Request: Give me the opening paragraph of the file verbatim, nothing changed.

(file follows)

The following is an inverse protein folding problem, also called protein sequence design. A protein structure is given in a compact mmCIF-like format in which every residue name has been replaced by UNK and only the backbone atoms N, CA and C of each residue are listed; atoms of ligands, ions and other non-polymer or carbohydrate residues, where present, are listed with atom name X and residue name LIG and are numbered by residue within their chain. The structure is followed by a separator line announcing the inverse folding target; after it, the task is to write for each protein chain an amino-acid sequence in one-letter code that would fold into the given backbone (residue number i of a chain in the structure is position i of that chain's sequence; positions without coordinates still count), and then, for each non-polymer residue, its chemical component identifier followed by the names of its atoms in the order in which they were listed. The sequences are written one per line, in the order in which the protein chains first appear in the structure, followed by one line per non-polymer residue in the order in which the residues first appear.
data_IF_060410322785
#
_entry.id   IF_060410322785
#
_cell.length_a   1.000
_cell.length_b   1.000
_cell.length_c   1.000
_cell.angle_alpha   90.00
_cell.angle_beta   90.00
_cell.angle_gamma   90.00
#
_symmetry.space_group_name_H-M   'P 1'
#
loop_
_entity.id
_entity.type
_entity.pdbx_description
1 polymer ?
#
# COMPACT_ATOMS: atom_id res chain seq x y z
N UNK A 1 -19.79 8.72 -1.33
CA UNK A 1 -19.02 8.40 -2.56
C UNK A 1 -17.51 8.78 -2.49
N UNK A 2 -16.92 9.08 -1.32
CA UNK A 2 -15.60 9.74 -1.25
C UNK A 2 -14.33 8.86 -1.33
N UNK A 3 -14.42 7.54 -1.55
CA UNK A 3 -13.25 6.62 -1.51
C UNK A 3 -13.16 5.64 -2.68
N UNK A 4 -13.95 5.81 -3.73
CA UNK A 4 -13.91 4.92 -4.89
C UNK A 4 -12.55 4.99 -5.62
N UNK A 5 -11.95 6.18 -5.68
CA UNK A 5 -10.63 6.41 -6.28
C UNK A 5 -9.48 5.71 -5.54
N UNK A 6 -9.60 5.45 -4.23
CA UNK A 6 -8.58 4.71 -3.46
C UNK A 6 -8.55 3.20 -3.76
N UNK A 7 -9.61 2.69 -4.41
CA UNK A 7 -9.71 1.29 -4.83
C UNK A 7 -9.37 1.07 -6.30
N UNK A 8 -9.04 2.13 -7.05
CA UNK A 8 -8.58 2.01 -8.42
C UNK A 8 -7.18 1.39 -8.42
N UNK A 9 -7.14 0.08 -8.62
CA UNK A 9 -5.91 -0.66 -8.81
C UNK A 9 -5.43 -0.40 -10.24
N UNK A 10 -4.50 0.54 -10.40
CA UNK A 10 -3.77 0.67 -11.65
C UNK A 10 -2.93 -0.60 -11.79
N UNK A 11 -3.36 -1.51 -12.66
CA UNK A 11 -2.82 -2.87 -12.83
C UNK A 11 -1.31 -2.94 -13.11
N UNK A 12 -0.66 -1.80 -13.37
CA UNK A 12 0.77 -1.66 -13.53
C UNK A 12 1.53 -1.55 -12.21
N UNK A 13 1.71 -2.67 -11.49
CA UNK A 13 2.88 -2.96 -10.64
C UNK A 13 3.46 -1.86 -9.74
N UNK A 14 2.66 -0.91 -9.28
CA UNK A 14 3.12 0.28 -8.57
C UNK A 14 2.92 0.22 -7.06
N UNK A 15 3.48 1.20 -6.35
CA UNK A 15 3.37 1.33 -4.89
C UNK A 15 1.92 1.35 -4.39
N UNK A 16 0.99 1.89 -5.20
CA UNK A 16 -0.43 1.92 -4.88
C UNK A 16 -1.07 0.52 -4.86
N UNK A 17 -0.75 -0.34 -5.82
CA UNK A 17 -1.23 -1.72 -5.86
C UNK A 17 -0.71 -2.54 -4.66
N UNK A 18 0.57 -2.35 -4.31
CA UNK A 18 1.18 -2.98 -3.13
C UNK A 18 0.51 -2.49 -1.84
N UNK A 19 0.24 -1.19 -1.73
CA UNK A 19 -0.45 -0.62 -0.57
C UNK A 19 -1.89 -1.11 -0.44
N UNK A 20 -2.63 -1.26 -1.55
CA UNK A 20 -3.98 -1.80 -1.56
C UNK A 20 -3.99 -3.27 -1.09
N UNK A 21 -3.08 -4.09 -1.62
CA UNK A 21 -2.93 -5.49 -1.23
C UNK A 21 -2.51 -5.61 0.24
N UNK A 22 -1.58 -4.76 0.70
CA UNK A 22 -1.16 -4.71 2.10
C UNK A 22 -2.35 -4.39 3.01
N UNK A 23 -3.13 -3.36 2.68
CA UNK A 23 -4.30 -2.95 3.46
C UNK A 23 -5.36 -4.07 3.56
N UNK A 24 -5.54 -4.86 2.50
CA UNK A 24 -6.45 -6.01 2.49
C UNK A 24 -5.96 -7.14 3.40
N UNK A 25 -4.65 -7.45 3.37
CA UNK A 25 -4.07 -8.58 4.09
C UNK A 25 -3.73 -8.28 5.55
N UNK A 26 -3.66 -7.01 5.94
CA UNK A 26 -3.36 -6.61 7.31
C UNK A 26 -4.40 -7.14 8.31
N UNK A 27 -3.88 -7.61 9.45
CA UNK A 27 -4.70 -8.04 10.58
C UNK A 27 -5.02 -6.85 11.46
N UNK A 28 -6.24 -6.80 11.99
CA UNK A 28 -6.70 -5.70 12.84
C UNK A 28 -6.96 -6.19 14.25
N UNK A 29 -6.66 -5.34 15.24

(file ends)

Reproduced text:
The following is an inverse protein folding problem, also called protein sequence design. A protein structure is given in a compact mmCIF-like format in which every residue name has been replaced by UNK and only the backbone atoms N, CA and C of each residue are listed; atoms of ligands, ions and other non-polymer or carbohydrate residues, where present, are listed with atom name X and residue name LIG and are numbered by residue within their chain. The structure is followed by a separator line announcing the inverse folding target; after it, the task is to write for each protein chain an amino-acid sequence in one-letter code that would fold into the given backbone (residue number i of a chain in the structure is position i of that chain's sequence; positions without coordinates still count), and then, for each non-polymer residue, its chemical component identifier followed by the names of its atoms in the order in which they were listed. The sequences are written one per line, in the order in which the protein chains first appear in the structure, followed by one line per non-polymer residue in the order in which the residues first appear.